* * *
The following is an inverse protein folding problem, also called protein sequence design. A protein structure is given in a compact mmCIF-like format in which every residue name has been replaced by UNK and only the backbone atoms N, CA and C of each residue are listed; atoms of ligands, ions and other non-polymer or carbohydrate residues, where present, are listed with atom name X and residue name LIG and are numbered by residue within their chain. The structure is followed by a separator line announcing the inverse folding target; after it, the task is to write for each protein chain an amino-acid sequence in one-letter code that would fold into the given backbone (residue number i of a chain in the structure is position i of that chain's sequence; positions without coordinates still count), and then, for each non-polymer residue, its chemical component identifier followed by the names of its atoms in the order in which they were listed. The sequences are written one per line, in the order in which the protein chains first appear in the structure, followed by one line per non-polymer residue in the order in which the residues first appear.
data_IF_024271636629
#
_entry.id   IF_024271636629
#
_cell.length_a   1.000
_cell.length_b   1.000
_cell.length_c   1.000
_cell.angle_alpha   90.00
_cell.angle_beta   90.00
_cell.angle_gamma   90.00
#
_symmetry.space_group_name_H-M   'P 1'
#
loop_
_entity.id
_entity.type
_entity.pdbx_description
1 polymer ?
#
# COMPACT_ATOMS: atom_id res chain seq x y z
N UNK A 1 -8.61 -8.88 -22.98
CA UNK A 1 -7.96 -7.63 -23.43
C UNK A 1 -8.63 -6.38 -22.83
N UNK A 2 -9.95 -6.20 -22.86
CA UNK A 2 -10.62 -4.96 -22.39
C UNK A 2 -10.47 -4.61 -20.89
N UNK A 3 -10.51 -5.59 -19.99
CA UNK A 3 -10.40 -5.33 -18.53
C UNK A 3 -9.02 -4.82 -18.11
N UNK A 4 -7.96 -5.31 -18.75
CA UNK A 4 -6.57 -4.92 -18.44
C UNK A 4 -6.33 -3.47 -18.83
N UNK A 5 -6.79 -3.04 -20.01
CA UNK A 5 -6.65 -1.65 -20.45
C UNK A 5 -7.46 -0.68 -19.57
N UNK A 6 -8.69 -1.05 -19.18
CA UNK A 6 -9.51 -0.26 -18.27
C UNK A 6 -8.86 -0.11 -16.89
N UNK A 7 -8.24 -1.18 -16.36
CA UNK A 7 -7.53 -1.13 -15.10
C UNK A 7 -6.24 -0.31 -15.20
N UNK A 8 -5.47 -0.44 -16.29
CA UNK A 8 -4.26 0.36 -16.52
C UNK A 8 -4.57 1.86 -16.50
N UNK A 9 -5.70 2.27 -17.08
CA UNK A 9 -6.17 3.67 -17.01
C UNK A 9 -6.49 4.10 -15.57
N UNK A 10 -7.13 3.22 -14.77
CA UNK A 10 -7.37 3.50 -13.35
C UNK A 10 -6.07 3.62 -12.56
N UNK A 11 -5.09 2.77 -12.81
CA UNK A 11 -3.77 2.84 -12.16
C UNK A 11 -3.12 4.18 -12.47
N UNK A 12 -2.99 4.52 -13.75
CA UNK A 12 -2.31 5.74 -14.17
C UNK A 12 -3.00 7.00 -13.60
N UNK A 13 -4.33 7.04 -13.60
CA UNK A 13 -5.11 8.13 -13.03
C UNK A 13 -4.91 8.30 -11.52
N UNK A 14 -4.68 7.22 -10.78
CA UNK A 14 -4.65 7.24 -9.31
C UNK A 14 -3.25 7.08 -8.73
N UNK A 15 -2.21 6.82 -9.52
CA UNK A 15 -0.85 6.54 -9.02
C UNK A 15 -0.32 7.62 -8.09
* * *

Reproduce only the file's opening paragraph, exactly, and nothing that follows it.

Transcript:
The following is an inverse protein folding problem, also called protein sequence design. A protein structure is given in a compact mmCIF-like format in which every residue name has been replaced by UNK and only the backbone atoms N, CA and C of each residue are listed; atoms of ligands, ions and other non-polymer or carbohydrate residues, where present, are listed with atom name X and residue name LIG and are numbered by residue within their chain. The structure is followed by a separator line announcing the inverse folding target; after it, the task is to write for each protein chain an amino-acid sequence in one-letter code that would fold into the given backbone (residue number i of a chain in the structure is position i of that chain's sequence; positions without coordinates still count), and then, for each non-polymer residue, its chemical component identifier followed by the names of its atoms in the order in which they were listed. The sequences are written one per line, in the order in which the protein chains first appear in the structure, followed by one line per non-polymer residue in the order in which the residues first appear.